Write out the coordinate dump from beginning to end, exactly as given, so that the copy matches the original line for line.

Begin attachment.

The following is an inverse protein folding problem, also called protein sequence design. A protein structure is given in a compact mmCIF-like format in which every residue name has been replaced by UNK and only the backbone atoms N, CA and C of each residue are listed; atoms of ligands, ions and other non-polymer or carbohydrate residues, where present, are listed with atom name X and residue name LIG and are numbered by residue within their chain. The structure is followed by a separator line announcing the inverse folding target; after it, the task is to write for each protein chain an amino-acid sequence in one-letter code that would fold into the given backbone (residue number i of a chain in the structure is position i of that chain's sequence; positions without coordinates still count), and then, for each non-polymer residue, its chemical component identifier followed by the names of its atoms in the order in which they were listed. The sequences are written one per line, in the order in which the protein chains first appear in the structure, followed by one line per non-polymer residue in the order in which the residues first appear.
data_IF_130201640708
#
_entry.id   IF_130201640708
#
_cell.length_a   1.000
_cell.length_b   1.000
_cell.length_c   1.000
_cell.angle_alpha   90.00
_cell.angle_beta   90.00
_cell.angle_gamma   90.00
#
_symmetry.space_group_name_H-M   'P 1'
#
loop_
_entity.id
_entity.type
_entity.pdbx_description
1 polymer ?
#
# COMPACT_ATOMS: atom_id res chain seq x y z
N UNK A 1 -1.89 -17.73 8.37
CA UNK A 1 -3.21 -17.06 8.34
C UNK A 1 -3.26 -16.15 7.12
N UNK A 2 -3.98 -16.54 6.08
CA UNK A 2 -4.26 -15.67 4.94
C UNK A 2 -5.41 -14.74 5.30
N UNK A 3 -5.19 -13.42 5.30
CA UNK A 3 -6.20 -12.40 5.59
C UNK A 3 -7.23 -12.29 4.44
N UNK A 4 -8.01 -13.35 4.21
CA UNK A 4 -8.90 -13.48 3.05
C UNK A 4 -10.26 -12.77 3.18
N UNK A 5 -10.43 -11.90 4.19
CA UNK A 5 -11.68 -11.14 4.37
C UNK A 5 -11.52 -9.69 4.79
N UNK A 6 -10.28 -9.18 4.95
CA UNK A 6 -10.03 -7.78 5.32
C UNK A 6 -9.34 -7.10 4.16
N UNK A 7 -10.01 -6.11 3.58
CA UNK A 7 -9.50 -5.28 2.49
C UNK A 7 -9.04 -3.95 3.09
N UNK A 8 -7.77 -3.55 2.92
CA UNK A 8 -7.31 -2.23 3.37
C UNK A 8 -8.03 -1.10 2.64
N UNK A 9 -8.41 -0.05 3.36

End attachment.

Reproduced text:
The following is an inverse protein folding problem, also called protein sequence design. A protein structure is given in a compact mmCIF-like format in which every residue name has been replaced by UNK and only the backbone atoms N, CA and C of each residue are listed; atoms of ligands, ions and other non-polymer or carbohydrate residues, where present, are listed with atom name X and residue name LIG and are numbered by residue within their chain. The structure is followed by a separator line announcing the inverse folding target; after it, the task is to write for each protein chain an amino-acid sequence in one-letter code that would fold into the given backbone (residue number i of a chain in the structure is position i of that chain's sequence; positions without coordinates still count), and then, for each non-polymer residue, its chemical component identifier followed by the names of its atoms in the order in which they were listed. The sequences are written one per line, in the order in which the protein chains first appear in the structure, followed by one line per non-polymer residue in the order in which the residues first appear.
data_IF_130201640708
#
_entry.id   IF_130201640708
#
_cell.length_a   1.000
_cell.length_b   1.000
_cell.length_c   1.000
_cell.angle_alpha   90.00
_cell.angle_beta   90.00
_cell.angle_gamma   90.00
#
_symmetry.space_group_name_H-M   'P 1'
#
loop_
_entity.id
_entity.type
_entity.pdbx_description
1 polymer ?
#
# COMPACT_ATOMS: atom_id res chain seq x y z
N UNK A 1 -1.89 -17.73 8.37
CA UNK A 1 -3.21 -17.06 8.34
C UNK A 1 -3.26 -16.15 7.12
N UNK A 2 -3.98 -16.54 6.08
CA UNK A 2 -4.26 -15.67 4.94
C UNK A 2 -5.41 -14.74 5.30
N UNK A 3 -5.19 -13.42 5.30
CA UNK A 3 -6.20 -12.40 5.59
C UNK A 3 -7.23 -12.29 4.44
N UNK A 4 -8.01 -13.35 4.21
CA UNK A 4 -8.90 -13.48 3.05
C UNK A 4 -10.26 -12.77 3.18
N UNK A 5 -10.43 -11.90 4.19
CA UNK A 5 -11.68 -11.14 4.37
C UNK A 5 -11.52 -9.69 4.79
N UNK A 6 -10.28 -9.18 4.95
CA UNK A 6 -10.03 -7.78 5.32
C UNK A 6 -9.34 -7.10 4.16
N UNK A 7 -10.01 -6.11 3.58
CA UNK A 7 -9.50 -5.28 2.49
C UNK A 7 -9.04 -3.95 3.09
N UNK A 8 -7.77 -3.55 2.92
CA UNK A 8 -7.31 -2.23 3.37
C UNK A 8 -8.03 -1.10 2.64
N UNK A 9 -8.41 -0.05 3.36